In 1978, Cincinnati Reds’ first baseman, Pete Rose, became the 14th Major League Baseball (MLB) player to get 3,000 hits.
From 1963 until 1978 Rose played with the Reds before getting traded to Philadelphia and played with the Phillies from 1979 until 1983, where he was then traded back to the Reds in 1984 and played until he retired in 1986.
Throughout his 24-year playing career, he played a total of 3,562 games and had a total of 14,053 At-Bats, 4,256 Hits, and 2,165 Runs. He also had a total of 160 Home Runs and 198 Stolen Bases. His batting average was .303 and his on-base plus slugging percentage was .784.
He was named the National League (NL) Rookie of the Year in 1963 for his outstanding first year playing professionally.
Rose won the World Series Championship twice with the Cincinnati Reds in 1975 and 1976 and once with the Philadelphia Phillies in 1980. He was named the World Series Most Valuable Player (MVP) in 1975.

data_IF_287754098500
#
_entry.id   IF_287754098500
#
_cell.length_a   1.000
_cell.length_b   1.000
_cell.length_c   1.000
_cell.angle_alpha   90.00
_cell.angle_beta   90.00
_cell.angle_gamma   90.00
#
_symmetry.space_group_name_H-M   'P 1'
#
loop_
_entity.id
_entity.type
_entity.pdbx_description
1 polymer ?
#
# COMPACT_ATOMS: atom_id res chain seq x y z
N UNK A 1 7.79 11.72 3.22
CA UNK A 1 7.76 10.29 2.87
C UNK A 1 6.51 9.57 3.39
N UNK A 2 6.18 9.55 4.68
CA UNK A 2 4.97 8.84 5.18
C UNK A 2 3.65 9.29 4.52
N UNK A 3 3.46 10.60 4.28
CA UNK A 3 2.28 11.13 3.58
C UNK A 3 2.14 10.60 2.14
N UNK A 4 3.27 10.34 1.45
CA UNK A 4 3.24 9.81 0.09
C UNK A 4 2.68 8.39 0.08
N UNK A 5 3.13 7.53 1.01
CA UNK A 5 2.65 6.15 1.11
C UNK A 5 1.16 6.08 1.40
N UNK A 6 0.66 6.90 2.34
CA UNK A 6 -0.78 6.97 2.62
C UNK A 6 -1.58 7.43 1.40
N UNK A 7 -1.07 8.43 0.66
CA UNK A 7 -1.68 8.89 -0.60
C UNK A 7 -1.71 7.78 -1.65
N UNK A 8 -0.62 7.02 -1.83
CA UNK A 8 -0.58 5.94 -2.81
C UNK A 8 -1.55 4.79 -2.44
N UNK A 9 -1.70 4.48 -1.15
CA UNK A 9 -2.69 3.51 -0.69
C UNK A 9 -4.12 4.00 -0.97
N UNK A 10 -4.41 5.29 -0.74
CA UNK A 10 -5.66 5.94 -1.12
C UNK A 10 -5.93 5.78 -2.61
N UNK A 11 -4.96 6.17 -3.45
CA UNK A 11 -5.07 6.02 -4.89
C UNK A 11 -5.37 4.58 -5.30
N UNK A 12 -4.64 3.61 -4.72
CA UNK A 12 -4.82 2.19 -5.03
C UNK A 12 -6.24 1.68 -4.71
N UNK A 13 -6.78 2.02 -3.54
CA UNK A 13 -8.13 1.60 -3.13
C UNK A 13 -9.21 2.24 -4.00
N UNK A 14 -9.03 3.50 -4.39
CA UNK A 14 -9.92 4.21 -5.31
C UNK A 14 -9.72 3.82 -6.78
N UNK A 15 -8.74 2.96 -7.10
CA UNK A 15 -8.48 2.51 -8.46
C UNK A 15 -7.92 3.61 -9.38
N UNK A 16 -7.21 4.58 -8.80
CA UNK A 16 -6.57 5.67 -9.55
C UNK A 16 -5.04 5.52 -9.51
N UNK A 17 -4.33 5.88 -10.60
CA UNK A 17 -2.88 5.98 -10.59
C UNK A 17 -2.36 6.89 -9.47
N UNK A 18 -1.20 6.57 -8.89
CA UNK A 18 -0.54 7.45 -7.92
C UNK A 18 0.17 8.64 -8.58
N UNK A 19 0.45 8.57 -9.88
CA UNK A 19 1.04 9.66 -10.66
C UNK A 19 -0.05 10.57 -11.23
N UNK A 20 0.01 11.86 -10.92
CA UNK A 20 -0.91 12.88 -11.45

He was a 17-time NL All-Star and won the NL Most Valuable Player in 1973. He also won the Reds Ernie Lombardi MVP Award in 1966, 1968, 1969, 1973, and 1978.
He won The Hutch Award in 1968 for his competitive spirit and fight like the legendary baseball player, Fred Hutchinson, and the Lou Gehrig Award in 1969 for his outstanding performance and character both, on and off the field. He also won the Rawlings NL Gold Glove in 1969 and 1970.
He was named Sports Illustrated Sportsman of Year in 1975 and won the Roberto Clemente Award in 1976 for his excellent sportsmanship on and off the field. He also won the NL Silver Slugger in 1981 for the best offensive player in his position.
Post-playing career, Rose took on the managerial position for the Reds from 1984 until 1989. He had a bad gambling addiction and was banned from betting on the Reds games as the manager in the 1980s.
Rose joined forces with Fox Sports as a color analyst in 2015 but was fired in 2017 for a statutory rape accusation. He had also appeared as a WWE WrestleMania guest ring announcer in the late 90s and early 2000s.
Unfortunately, he did not make it on the ballot to join other players in Cooperstown at the National Baseball Hall of Fame. Due to his banishment from the sport and horrible gambling addictions, Rose did not receive a chance to get voted in or not.
Once retired from the Reds in 1986, his jersey number, 14, was retired in 2016 with the Reds.